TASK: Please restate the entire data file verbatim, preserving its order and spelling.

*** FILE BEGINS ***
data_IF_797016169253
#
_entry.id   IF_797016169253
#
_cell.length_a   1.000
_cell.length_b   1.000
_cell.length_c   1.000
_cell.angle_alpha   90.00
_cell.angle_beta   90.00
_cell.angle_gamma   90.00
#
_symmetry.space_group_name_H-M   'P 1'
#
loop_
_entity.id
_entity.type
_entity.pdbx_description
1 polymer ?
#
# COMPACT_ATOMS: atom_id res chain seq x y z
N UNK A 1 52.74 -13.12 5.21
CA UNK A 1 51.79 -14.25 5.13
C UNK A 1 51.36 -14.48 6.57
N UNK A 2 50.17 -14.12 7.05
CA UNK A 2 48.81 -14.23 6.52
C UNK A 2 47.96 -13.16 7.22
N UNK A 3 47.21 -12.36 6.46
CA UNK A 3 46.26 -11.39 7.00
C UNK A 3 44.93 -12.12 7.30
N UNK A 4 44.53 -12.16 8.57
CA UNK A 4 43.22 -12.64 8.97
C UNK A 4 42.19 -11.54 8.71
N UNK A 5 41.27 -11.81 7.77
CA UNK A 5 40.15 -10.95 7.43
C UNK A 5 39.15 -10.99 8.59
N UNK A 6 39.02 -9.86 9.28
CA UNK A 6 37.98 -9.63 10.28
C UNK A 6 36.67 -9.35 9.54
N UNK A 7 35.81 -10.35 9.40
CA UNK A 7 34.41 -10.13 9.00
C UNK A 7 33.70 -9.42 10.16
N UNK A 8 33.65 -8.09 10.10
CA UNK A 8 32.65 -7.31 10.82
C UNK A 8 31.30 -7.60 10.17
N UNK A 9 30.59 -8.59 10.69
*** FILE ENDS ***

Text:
data_IF_797016169253
#
_entry.id   IF_797016169253
#
_cell.length_a   1.000
_cell.length_b   1.000
_cell.length_c   1.000
_cell.angle_alpha   90.00
_cell.angle_beta   90.00
_cell.angle_gamma   90.00
#
_symmetry.space_group_name_H-M   'P 1'
#
loop_
_entity.id
_entity.type
_entity.pdbx_description
1 polymer ?
#
# COMPACT_ATOMS: atom_id res chain seq x y z
N UNK A 1 52.74 -13.12 5.21
CA UNK A 1 51.79 -14.25 5.13
C UNK A 1 51.36 -14.48 6.57
N UNK A 2 50.17 -14.12 7.05
CA UNK A 2 48.81 -14.23 6.52
C UNK A 2 47.96 -13.16 7.22
N UNK A 3 47.21 -12.36 6.46
CA UNK A 3 46.26 -11.39 7.00
C UNK A 3 44.93 -12.12 7.30
N UNK A 4 44.53 -12.16 8.57
CA UNK A 4 43.22 -12.64 8.97
C UNK A 4 42.19 -11.54 8.71
N UNK A 5 41.27 -11.81 7.77
CA UNK A 5 40.15 -10.95 7.43
C UNK A 5 39.15 -10.99 8.59
N UNK A 6 39.02 -9.86 9.28
CA UNK A 6 37.98 -9.63 10.28
C UNK A 6 36.67 -9.35 9.54
N UNK A 7 35.81 -10.35 9.40
CA UNK A 7 34.41 -10.13 9.00
C UNK A 7 33.70 -9.42 10.16
N UNK A 8 33.65 -8.09 10.10
CA UNK A 8 32.65 -7.31 10.82
C UNK A 8 31.30 -7.60 10.17
N UNK A 9 30.59 -8.59 10.69